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NCJ Number: 70332 Find in a Library
Title: Reforming the Juvenile Justice System
Journal: Journal of Adolescence  Volume:3  Dated:(1980)  Pages:11-16
Author(s): N Tutt
Date Published: 1980
Page Count: 6
Format: Article
Language: English
Country: United Kingdom
Annotation: the article criticizes British Government policies which hindered implementation of reforms embodied in the 1969 Children and Young Persons Act; alternative approaches are suggested.
Abstract: Failure to implement fully the Children and Young Persons Act which emphasized welfare intervention for offenders under 17 years has led to a disastrous decade for reform in the juvenile justice system. The new Government's act of shifting responsibility for juvenile offenders away from the Department of Health and Social Security back to the Home Office suggests a punitive approach to juvenile crime. This policy ignores that while the numbers of young people sent to borstals and detention centers have doubled since 1969, juvenile crime has continues to rise. The Home Office has also paid little attention to its own research efforts which have documented the serious family problems experienced by many delinquents and suggested that the long-term solution to juvenile crime lies in modifying the child's social and home environment. If the Government wishes to confront the problem of juvenile offenders, it should institute a major public inquiry to examine the need for major reforms. The committee should consider the evidence supporting one of the underlying tenets of the 1969 Act, that juvenile delinquency is a problem which arises in part from local conditions and can only be resolved by local action. For example, problems posed by black youths in South London require a different solution from those in rural areas. Law enforcement, social welfare services, and educational programs for youths should be involved in delinquency policy. Local policy committees should be established which could eventually assume powers over juvenile offenders that are currently exercised by magistrates. Because institutional care has been ineffective in controlling delinquency, decisive actions should be taken to halt the incarceration of young people, such as placing annually smaller limits on borstal populations. Seven references are provided.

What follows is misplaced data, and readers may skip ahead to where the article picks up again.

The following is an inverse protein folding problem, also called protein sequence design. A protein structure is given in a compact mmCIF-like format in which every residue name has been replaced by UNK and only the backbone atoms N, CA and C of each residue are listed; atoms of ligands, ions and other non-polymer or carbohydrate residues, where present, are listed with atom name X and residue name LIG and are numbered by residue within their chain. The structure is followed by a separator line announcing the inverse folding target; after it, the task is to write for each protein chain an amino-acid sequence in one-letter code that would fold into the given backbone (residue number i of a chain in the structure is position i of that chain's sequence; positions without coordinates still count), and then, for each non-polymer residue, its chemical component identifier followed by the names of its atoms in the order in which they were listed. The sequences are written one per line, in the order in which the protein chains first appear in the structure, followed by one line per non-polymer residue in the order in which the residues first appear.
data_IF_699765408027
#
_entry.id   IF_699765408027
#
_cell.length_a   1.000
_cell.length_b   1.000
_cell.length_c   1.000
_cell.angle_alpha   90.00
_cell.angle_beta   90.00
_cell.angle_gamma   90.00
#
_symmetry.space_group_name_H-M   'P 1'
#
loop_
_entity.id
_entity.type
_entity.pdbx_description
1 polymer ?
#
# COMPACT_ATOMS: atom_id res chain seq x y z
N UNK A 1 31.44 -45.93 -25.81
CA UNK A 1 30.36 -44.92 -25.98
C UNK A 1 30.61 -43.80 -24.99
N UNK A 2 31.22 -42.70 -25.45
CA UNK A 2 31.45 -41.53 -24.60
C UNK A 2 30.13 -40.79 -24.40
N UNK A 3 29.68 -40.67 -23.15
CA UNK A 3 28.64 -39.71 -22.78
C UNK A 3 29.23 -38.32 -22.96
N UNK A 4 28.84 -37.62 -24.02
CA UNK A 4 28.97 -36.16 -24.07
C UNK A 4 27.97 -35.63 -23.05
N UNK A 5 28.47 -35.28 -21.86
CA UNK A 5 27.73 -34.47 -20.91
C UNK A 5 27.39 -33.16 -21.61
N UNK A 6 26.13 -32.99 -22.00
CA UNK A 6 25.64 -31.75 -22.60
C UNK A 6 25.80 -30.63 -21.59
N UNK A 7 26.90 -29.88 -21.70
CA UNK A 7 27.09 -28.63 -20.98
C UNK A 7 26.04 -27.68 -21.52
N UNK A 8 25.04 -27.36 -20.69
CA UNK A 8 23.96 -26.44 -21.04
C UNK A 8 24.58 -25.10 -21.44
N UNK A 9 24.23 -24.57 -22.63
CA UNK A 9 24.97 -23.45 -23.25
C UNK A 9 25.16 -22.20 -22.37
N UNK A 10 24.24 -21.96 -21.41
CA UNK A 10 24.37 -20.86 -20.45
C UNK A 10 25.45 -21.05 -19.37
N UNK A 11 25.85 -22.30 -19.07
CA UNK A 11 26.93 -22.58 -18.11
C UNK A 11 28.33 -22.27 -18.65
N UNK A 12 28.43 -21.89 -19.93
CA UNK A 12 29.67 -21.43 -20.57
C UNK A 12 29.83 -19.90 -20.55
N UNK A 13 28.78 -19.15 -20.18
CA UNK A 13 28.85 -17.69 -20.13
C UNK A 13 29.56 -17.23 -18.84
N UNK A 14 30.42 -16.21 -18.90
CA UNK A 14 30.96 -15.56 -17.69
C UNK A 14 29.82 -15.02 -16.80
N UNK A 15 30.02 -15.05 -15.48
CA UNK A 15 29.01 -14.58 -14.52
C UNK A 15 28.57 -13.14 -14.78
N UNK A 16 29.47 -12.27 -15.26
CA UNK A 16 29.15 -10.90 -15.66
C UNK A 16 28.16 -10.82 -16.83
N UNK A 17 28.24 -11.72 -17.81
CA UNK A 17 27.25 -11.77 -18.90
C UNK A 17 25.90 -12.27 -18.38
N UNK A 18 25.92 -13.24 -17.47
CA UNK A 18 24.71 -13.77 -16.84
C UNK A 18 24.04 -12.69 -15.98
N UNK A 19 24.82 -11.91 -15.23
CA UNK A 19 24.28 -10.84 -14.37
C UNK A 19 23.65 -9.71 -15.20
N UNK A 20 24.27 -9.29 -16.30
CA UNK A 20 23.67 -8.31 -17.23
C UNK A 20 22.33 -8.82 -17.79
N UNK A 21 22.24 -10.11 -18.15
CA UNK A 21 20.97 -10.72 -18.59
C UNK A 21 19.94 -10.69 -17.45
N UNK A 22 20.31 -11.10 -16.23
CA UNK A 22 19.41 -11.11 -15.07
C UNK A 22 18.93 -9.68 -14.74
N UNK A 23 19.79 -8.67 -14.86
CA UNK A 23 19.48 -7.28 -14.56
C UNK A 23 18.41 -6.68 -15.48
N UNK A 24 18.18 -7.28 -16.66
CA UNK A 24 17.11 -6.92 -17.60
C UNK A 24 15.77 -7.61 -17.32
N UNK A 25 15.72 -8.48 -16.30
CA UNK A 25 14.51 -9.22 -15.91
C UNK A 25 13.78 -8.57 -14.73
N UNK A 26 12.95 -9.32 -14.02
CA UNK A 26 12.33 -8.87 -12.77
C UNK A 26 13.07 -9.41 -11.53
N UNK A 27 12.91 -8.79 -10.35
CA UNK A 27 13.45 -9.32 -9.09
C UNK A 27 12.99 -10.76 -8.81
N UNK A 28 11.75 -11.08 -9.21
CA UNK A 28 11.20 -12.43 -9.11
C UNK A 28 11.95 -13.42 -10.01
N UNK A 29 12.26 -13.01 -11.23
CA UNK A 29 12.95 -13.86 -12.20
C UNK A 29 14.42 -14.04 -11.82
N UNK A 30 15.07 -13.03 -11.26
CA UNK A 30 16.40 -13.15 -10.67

Index Term(s): England; Juvenile justice system; Reform
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